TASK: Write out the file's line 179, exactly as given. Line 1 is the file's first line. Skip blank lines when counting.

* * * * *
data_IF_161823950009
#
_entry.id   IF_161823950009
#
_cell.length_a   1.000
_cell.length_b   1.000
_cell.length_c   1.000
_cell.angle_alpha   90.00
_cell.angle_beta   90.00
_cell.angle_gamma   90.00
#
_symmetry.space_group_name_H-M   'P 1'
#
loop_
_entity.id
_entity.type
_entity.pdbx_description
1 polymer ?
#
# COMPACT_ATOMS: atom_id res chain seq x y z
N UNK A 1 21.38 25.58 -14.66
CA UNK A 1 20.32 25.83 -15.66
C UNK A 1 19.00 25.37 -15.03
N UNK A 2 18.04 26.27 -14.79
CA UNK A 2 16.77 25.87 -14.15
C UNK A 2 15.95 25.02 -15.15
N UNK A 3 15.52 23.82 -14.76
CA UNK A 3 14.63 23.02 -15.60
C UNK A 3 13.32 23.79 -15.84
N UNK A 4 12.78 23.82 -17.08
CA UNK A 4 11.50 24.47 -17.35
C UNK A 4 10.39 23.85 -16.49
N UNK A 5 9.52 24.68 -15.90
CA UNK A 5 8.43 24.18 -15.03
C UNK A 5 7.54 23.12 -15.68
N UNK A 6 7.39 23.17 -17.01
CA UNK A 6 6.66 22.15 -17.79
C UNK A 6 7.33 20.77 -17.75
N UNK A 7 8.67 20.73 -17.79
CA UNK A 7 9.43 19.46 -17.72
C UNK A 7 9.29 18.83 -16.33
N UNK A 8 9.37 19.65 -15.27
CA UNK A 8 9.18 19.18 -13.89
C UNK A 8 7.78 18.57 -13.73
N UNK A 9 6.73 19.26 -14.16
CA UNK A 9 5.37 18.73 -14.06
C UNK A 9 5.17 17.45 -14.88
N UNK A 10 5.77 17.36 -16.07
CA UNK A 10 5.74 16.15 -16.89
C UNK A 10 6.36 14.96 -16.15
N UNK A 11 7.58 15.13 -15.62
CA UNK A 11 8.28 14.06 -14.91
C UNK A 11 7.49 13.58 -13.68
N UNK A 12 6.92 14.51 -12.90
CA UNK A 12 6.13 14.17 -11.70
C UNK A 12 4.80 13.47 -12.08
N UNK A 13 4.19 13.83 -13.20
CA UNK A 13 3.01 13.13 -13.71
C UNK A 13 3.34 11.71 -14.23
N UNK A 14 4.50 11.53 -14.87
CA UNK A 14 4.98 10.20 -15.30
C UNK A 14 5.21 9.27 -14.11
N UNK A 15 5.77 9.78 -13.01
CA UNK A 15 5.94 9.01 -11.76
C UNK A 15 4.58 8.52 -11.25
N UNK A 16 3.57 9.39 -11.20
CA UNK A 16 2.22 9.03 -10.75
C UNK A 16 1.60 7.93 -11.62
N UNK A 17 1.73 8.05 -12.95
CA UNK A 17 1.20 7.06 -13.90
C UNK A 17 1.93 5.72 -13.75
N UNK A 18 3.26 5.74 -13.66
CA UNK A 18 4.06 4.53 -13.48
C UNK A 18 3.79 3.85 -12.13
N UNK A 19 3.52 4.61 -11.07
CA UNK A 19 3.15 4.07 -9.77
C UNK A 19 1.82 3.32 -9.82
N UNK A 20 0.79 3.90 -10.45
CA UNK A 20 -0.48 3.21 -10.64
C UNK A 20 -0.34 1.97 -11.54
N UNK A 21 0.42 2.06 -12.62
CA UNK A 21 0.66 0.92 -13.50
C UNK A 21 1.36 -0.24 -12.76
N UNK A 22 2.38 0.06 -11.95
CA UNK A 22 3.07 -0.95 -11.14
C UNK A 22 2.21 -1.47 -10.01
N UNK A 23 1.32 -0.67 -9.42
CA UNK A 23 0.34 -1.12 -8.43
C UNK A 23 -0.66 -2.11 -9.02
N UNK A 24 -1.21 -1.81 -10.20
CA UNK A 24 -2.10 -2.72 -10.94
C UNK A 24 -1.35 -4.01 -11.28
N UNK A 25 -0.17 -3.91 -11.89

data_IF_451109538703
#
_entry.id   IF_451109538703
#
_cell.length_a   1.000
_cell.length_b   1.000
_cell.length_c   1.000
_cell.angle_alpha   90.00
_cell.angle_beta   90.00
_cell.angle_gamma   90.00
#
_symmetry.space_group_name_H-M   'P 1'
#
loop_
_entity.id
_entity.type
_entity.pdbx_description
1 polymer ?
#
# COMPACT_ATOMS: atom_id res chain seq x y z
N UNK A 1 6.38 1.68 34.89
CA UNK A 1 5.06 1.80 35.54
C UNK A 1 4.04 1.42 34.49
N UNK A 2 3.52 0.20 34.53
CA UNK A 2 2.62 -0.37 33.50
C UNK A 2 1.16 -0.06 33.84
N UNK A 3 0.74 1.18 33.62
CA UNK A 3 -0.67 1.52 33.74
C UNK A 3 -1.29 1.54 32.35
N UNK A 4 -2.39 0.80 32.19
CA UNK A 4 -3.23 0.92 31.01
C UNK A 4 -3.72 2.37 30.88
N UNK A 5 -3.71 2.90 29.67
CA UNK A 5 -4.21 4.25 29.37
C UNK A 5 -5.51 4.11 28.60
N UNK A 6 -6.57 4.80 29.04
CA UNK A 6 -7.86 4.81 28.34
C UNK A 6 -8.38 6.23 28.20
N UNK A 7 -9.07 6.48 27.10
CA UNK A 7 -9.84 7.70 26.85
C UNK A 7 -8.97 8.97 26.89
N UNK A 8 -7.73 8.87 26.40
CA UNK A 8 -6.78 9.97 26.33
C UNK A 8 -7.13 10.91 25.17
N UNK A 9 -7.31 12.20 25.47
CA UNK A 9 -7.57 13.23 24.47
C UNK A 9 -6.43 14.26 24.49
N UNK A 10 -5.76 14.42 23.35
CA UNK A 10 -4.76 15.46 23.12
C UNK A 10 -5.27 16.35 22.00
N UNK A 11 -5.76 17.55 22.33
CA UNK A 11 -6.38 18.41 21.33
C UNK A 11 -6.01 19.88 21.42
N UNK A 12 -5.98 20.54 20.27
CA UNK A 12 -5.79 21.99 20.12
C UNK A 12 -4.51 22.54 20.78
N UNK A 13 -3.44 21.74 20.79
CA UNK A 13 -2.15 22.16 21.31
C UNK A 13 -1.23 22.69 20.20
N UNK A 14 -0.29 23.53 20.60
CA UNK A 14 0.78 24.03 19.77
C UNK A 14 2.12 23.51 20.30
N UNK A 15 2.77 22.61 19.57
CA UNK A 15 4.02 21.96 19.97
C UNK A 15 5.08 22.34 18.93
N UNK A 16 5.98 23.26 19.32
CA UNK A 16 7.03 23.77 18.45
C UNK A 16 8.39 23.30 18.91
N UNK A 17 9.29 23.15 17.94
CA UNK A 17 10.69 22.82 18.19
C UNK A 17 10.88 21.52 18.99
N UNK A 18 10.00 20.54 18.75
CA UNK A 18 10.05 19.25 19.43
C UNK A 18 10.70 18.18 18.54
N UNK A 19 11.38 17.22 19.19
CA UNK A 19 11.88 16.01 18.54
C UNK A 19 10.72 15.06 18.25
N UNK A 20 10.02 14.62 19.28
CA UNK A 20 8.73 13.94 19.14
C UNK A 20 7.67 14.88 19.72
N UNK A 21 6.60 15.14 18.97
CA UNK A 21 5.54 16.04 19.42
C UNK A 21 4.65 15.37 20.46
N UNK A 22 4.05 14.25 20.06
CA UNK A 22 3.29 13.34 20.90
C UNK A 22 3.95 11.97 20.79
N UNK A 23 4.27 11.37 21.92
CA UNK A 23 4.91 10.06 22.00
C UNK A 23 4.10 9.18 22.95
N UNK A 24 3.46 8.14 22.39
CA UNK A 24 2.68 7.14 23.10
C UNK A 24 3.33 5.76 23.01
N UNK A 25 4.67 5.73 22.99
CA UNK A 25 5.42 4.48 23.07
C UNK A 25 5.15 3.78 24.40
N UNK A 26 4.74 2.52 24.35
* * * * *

C UNK A 22 3.95 11.97 20.79